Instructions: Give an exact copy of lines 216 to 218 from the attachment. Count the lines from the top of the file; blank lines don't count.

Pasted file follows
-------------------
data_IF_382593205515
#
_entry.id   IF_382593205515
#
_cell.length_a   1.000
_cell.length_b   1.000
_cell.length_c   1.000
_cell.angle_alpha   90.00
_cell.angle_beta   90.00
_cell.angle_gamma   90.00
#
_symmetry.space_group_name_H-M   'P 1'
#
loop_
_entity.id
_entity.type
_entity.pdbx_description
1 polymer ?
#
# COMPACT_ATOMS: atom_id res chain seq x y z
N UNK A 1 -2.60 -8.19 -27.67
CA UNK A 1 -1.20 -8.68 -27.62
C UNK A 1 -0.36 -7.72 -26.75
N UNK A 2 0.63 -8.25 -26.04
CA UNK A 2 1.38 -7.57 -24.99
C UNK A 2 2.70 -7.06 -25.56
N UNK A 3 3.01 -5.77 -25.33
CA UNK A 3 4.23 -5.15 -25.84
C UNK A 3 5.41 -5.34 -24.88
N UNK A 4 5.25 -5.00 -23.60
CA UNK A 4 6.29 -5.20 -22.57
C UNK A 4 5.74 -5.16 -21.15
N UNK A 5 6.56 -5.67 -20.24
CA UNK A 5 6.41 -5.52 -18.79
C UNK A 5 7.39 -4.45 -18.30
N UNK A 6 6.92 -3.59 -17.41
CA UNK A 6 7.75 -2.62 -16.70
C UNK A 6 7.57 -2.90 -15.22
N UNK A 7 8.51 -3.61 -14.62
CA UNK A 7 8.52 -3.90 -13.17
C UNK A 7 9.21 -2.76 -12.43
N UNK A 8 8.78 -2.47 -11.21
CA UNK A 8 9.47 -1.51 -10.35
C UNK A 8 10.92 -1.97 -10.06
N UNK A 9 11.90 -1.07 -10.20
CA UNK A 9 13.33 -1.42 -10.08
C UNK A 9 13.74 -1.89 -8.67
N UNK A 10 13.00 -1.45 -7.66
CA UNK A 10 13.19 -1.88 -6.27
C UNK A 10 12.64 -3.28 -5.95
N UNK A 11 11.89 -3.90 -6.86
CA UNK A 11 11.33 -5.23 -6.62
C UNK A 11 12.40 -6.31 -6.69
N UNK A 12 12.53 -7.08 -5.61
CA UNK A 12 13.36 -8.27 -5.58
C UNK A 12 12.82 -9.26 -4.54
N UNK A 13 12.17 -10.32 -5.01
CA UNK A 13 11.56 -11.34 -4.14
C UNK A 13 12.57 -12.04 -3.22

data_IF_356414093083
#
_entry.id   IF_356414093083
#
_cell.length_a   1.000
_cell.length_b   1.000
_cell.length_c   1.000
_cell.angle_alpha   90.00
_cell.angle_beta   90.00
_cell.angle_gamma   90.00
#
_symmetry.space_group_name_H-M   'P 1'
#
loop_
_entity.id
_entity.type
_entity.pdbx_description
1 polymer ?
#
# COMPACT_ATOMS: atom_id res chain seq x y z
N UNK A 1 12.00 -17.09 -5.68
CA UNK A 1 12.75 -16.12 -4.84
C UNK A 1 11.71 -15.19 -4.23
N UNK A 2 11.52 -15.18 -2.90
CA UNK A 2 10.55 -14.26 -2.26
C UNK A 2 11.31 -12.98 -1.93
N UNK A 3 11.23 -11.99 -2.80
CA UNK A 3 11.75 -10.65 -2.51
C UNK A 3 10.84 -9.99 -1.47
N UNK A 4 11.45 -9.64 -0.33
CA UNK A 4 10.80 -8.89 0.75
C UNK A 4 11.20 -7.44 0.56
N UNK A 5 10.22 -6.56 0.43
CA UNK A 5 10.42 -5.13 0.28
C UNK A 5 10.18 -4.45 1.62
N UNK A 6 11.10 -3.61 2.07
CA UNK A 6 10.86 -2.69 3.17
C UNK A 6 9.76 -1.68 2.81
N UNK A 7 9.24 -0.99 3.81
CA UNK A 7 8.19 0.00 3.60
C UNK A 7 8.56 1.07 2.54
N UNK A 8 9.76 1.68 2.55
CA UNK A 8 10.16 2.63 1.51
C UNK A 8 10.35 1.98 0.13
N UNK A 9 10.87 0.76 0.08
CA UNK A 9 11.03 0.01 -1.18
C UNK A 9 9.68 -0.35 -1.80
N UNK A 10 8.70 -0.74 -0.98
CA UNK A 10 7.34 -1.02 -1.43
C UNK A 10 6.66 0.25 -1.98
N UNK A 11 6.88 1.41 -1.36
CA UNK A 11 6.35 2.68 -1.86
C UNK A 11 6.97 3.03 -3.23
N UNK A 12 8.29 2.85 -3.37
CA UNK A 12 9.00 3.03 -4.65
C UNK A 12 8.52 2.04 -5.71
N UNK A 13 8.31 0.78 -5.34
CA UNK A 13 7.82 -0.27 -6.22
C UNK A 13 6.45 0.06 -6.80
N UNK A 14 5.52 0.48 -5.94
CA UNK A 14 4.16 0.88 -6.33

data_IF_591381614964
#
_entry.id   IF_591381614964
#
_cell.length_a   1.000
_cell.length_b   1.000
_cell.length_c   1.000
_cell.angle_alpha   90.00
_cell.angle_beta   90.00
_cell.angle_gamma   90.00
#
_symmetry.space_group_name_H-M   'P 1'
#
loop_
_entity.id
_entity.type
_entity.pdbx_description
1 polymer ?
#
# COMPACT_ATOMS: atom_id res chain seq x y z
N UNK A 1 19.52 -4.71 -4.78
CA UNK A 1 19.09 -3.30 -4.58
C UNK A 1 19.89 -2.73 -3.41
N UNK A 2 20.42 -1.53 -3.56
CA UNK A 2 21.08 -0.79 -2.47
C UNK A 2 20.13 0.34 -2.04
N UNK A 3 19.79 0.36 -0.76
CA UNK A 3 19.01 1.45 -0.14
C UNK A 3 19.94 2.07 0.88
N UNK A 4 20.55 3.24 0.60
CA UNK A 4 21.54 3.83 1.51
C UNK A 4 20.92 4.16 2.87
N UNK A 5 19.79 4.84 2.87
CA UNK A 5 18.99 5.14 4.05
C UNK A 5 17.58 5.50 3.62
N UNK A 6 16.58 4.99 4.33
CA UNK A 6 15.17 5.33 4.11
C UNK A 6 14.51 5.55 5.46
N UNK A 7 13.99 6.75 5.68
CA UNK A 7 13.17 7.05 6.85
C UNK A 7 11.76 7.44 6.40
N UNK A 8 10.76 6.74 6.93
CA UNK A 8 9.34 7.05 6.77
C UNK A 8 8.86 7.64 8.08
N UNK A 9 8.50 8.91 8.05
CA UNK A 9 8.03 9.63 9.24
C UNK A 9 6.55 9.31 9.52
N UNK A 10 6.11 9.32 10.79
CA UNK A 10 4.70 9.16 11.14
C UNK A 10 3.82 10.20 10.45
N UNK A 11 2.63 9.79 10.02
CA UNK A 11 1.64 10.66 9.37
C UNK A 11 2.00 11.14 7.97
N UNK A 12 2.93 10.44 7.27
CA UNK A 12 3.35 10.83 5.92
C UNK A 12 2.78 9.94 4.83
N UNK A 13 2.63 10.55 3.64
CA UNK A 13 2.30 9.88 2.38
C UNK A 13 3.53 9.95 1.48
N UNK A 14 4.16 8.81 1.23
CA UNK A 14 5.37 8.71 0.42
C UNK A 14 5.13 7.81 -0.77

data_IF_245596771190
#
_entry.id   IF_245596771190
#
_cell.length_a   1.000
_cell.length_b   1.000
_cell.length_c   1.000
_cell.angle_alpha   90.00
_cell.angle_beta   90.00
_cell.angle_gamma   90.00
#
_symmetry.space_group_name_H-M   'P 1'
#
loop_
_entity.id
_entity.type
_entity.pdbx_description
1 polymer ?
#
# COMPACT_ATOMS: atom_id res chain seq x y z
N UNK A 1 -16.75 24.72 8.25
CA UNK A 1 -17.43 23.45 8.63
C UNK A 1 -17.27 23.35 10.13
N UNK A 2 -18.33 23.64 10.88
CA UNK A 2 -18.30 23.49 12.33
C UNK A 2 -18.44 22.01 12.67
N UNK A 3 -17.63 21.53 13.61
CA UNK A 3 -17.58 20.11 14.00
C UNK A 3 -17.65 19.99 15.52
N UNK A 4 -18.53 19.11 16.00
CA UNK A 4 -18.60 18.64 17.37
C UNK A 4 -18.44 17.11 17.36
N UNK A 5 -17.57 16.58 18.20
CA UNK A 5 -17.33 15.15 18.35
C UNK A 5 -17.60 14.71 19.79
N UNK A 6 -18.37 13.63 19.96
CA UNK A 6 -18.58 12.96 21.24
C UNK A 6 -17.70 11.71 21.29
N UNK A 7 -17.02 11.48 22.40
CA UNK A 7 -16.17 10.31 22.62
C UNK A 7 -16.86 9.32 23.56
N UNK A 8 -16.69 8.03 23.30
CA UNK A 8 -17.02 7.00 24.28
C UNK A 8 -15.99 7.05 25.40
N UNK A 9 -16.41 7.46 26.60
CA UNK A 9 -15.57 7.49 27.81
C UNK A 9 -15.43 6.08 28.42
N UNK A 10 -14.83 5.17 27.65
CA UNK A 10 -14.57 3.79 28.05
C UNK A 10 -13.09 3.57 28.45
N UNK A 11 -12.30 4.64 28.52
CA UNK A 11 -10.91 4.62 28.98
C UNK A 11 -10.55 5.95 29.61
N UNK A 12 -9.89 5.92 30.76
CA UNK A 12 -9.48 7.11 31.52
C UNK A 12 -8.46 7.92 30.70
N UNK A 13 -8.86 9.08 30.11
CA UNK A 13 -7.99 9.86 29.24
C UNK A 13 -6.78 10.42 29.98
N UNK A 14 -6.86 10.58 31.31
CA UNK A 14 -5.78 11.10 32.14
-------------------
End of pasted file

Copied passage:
CA UNK A 5 -17.33 15.15 18.35
C UNK A 5 -17.60 14.71 19.79
N UNK A 6 -18.37 13.63 19.96